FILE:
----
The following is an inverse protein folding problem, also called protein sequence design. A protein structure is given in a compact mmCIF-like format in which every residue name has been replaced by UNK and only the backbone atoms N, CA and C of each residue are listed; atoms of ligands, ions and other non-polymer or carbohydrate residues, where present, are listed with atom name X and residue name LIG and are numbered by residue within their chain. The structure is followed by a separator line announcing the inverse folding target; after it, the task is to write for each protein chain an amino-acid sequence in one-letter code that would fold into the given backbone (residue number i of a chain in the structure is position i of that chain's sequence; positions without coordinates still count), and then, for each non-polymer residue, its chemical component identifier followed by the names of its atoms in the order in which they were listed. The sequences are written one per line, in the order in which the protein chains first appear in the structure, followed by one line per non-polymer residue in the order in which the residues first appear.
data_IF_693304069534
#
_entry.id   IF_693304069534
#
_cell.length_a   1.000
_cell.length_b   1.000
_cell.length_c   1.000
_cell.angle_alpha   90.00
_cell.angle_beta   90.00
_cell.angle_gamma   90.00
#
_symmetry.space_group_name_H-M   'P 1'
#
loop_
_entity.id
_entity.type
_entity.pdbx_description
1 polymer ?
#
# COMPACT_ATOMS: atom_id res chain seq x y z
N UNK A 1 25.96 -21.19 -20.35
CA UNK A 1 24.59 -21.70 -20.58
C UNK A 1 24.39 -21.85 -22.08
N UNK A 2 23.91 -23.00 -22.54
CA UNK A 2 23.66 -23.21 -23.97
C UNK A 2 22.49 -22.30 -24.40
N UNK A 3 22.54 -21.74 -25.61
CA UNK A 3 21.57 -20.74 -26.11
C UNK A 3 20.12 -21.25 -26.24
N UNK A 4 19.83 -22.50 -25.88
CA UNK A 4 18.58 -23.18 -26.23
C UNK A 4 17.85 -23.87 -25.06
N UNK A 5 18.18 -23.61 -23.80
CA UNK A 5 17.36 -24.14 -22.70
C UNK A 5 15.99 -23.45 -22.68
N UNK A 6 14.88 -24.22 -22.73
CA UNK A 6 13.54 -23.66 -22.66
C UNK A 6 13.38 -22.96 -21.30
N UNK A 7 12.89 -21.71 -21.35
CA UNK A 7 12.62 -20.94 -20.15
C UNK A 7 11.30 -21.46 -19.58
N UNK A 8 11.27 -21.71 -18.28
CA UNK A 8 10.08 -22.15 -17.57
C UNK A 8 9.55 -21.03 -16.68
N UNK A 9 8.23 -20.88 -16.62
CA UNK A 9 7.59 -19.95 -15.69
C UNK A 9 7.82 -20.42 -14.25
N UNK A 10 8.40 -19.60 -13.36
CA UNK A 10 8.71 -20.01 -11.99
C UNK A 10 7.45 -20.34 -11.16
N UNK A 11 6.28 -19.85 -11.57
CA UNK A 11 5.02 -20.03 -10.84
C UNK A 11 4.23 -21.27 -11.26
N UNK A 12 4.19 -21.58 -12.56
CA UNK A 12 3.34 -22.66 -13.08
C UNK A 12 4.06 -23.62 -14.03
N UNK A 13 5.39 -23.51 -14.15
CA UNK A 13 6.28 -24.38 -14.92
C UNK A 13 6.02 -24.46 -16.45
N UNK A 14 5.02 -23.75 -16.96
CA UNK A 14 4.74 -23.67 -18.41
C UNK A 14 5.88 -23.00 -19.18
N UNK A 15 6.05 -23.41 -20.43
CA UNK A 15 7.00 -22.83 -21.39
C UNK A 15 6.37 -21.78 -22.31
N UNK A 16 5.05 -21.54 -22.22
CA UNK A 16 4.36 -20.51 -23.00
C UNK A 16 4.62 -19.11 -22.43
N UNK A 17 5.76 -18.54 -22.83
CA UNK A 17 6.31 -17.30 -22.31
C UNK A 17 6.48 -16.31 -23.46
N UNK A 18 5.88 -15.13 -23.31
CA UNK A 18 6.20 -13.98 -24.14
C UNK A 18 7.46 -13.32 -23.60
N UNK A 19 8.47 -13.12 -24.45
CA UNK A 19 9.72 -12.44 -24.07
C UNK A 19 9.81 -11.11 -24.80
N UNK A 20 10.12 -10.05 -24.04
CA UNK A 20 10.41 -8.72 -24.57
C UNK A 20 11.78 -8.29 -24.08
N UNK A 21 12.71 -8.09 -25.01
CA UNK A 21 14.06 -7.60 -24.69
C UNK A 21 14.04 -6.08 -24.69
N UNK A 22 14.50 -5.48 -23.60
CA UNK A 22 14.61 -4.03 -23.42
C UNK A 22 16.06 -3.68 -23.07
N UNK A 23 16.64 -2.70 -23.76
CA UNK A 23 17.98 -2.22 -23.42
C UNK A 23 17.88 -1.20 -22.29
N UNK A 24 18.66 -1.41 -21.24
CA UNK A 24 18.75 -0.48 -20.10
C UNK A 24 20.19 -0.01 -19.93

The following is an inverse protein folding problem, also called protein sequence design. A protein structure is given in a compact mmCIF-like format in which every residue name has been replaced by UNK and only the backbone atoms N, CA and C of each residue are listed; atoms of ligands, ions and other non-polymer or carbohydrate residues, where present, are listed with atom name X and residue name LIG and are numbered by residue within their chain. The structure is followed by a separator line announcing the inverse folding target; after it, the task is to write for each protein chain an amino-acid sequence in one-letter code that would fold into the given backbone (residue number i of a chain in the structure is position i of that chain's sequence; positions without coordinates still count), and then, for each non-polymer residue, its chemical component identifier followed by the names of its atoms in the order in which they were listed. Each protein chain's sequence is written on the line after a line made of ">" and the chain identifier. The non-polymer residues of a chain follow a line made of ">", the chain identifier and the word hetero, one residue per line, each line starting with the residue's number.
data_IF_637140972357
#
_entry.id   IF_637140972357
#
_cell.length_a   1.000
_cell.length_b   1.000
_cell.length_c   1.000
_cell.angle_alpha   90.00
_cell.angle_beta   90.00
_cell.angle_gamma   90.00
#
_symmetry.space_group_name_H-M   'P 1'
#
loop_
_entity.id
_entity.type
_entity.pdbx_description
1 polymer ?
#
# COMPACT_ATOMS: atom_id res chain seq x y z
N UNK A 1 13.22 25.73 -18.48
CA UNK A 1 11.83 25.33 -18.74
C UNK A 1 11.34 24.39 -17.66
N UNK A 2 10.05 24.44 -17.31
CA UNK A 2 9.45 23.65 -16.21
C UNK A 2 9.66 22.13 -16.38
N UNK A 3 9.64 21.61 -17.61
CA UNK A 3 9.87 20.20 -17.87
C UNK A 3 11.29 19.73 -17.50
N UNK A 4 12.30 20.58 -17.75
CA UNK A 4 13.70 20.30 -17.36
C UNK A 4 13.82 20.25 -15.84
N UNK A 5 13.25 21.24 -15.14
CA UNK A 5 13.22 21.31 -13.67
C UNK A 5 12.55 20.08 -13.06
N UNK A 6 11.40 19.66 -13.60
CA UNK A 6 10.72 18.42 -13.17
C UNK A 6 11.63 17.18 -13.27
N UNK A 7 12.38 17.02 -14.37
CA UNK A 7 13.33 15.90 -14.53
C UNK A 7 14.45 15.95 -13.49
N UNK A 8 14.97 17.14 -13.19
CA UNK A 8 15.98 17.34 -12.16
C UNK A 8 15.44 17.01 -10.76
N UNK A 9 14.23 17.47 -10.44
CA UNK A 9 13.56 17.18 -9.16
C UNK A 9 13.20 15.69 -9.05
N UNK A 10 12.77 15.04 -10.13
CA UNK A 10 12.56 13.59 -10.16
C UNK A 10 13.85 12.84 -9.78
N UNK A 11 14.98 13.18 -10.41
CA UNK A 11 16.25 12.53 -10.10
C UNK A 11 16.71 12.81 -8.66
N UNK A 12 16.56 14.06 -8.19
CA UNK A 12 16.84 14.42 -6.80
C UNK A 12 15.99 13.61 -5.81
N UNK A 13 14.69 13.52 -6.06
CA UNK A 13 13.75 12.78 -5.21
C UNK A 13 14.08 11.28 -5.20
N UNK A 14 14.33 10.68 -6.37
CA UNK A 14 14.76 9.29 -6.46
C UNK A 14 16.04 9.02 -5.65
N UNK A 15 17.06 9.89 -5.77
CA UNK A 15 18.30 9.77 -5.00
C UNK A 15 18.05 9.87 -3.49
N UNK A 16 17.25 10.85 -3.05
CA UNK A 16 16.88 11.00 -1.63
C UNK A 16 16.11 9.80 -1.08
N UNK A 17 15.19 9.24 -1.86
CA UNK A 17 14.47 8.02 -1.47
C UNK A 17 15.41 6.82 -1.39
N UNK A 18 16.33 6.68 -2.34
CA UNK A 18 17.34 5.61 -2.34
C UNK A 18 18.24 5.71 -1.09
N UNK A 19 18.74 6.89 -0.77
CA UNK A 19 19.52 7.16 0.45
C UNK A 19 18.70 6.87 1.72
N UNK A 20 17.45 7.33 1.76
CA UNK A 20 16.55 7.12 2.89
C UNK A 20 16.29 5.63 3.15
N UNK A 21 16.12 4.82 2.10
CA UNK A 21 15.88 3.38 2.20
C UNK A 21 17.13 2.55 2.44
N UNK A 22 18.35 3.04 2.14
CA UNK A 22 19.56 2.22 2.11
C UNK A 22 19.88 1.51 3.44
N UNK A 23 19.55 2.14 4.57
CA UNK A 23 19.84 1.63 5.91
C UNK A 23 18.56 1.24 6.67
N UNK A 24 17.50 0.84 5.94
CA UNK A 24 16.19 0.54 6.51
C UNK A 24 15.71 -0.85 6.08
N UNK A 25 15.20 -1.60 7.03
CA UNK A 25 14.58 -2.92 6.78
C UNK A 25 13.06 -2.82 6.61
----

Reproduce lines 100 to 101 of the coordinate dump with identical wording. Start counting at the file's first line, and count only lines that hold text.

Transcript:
_cell.length_b   1.000
_cell.length_c   1.000